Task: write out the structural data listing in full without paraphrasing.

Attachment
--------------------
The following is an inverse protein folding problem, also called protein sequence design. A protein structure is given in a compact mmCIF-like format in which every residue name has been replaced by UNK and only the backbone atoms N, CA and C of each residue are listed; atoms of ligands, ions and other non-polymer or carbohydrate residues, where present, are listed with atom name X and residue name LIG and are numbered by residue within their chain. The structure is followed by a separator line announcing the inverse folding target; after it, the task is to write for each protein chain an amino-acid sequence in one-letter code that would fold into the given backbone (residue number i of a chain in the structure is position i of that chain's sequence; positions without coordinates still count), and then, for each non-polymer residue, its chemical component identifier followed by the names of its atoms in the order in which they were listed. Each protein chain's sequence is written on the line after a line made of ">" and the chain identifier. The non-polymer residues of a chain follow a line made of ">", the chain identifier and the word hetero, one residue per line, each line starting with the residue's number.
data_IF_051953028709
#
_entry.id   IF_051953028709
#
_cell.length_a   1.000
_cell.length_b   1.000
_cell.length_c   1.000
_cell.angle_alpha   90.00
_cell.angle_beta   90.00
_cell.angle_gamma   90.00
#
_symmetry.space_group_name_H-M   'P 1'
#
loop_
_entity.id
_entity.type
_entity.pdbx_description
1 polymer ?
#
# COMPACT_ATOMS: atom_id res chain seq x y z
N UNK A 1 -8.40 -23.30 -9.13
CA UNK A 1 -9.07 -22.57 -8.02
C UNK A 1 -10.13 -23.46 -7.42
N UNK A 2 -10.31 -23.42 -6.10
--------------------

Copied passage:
The following is an inverse protein folding problem, also called protein sequence design. A protein structure is given in a compact mmCIF-like format in which every residue name has been replaced by UNK and only the backbone atoms N, CA and C of each residue are listed; atoms of ligands, ions and other non-polymer or carbohydrate residues, where present, are listed with atom name X and residue name LIG and are numbered by residue within their chain. The structure is followed by a separator line announcing the inverse folding target; after it, the task is to write for each protein chain an amino-acid sequence in one-letter code that would fold into the given backbone (residue number i of a chain in the structure is position i of that chain's sequence; positions without coordinates still count), and then, for each non-polymer residue, its chemical component identifier followed by the names of its atoms in the order in which they were listed. Each protein chain's sequence is written on the line after a line made of ">" and the chain identifier. The non-polymer residues of a chain follow a line made of ">", the chain identifier and the word hetero, one residue per line, each line starting with the residue's number.
data_IF_051953028709
#
_entry.id   IF_051953028709
#
_cell.length_a   1.000
_cell.length_b   1.000
_cell.length_c   1.000
_cell.angle_alpha   90.00
_cell.angle_beta   90.00
_cell.angle_gamma   90.00
#
_symmetry.space_group_name_H-M   'P 1'
#
loop_
_entity.id
_entity.type
_entity.pdbx_description
1 polymer ?
#
# COMPACT_ATOMS: atom_id res chain seq x y z
N UNK A 1 -8.40 -23.30 -9.13
CA UNK A 1 -9.07 -22.57 -8.02
C UNK A 1 -10.13 -23.46 -7.42
N UNK A 2 -10.31 -23.42 -6.10